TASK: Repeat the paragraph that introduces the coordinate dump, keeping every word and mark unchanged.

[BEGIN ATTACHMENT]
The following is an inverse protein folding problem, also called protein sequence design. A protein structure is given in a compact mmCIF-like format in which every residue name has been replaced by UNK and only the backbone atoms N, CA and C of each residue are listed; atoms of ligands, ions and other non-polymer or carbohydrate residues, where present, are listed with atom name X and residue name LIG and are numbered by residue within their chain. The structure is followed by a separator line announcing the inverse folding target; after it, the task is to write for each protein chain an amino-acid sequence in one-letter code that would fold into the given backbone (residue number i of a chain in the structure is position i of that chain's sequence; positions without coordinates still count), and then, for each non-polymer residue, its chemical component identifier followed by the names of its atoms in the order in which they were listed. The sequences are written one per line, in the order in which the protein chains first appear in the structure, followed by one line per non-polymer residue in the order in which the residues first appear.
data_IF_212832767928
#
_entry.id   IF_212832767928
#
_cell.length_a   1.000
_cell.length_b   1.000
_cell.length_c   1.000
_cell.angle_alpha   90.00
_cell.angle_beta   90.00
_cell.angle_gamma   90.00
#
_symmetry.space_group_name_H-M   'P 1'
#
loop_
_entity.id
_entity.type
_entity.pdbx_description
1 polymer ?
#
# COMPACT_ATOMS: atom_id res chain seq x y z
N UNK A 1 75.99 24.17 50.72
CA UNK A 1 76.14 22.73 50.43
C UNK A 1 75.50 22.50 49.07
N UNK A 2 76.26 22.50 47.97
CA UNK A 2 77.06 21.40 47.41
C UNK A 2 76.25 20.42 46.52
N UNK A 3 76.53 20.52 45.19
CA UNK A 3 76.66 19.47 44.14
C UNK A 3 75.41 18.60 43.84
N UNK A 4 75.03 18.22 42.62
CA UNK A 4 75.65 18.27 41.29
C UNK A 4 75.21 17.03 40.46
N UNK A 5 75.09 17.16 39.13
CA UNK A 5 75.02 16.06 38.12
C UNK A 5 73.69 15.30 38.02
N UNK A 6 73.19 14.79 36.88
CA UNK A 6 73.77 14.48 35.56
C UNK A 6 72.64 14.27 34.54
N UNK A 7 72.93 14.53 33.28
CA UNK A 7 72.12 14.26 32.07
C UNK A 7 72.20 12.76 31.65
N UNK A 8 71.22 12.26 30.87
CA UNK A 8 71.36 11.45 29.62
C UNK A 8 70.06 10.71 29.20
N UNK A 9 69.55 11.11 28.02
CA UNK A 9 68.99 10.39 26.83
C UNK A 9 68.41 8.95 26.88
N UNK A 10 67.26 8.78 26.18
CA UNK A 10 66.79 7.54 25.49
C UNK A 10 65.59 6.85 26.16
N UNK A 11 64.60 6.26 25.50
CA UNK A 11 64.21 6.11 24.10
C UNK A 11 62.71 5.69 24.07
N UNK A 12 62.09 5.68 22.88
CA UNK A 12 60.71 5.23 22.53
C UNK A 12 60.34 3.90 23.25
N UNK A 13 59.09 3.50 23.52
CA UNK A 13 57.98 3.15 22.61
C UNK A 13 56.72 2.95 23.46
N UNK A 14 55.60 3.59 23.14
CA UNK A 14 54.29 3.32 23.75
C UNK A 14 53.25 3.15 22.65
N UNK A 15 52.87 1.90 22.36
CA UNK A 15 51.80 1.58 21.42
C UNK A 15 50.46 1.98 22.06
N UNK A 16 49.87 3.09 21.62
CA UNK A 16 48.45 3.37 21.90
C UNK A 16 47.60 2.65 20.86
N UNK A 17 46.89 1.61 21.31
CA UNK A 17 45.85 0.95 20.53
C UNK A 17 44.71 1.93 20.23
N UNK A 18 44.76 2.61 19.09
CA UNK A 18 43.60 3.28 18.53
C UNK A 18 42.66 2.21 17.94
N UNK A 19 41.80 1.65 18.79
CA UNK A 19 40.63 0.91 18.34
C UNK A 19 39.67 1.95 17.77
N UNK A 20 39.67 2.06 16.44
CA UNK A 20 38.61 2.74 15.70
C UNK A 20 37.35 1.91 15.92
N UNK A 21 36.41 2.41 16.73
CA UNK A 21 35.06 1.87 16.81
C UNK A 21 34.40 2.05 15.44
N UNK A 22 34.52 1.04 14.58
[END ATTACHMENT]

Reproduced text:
The following is an inverse protein folding problem, also called protein sequence design. A protein structure is given in a compact mmCIF-like format in which every residue name has been replaced by UNK and only the backbone atoms N, CA and C of each residue are listed; atoms of ligands, ions and other non-polymer or carbohydrate residues, where present, are listed with atom name X and residue name LIG and are numbered by residue within their chain. The structure is followed by a separator line announcing the inverse folding target; after it, the task is to write for each protein chain an amino-acid sequence in one-letter code that would fold into the given backbone (residue number i of a chain in the structure is position i of that chain's sequence; positions without coordinates still count), and then, for each non-polymer residue, its chemical component identifier followed by the names of its atoms in the order in which they were listed. The sequences are written one per line, in the order in which the protein chains first appear in the structure, followed by one line per non-polymer residue in the order in which the residues first appear.